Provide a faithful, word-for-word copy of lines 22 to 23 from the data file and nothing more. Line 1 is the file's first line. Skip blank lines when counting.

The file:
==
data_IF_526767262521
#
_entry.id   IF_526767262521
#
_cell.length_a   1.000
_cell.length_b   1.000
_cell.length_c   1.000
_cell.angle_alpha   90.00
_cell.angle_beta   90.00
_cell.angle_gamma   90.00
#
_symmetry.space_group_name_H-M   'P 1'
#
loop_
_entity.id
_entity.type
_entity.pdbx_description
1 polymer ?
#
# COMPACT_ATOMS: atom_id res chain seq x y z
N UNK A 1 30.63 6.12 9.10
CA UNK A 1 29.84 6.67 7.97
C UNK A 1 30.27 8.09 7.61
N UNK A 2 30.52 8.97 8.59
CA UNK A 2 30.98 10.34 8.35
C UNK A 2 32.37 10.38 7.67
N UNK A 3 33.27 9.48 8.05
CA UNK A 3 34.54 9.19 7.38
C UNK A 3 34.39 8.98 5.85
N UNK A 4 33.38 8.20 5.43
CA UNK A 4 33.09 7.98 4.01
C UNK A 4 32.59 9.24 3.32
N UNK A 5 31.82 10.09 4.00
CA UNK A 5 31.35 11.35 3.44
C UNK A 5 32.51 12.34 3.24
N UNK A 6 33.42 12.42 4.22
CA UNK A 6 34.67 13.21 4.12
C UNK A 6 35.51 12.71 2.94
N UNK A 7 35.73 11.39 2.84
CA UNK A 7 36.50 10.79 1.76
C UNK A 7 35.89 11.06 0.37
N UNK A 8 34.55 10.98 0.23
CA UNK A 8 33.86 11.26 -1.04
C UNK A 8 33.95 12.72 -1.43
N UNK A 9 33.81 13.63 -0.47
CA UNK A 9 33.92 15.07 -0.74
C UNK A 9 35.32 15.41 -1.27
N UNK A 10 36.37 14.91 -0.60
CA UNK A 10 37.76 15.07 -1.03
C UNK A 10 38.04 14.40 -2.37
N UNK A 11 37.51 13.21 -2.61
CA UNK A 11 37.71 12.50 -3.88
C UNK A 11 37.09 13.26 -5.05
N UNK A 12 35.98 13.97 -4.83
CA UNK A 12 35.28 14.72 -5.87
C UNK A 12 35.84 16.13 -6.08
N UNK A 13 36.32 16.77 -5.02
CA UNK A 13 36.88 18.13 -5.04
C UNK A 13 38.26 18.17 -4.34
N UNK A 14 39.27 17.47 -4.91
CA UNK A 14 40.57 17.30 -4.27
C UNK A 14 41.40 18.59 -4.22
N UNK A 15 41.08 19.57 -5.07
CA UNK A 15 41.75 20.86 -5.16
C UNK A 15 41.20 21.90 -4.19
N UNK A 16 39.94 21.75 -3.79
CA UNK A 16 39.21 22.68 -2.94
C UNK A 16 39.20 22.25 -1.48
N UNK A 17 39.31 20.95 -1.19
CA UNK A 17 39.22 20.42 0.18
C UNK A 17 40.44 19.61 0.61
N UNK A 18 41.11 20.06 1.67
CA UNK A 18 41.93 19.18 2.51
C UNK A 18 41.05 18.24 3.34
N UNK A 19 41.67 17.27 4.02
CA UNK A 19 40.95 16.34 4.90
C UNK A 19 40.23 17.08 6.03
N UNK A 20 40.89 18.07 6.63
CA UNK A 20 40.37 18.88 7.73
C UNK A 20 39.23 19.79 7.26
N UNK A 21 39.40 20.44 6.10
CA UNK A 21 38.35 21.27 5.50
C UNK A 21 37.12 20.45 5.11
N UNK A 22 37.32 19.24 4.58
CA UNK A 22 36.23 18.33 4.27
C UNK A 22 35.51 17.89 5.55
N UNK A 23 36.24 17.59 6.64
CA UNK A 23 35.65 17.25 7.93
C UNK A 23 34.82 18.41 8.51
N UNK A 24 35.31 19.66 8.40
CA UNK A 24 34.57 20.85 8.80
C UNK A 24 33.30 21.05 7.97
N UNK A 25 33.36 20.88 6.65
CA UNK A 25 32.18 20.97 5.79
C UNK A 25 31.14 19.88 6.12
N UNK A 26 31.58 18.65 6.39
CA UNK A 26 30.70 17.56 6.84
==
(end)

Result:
CA UNK A 1 29.84 6.67 7.97
C UNK A 1 30.27 8.09 7.61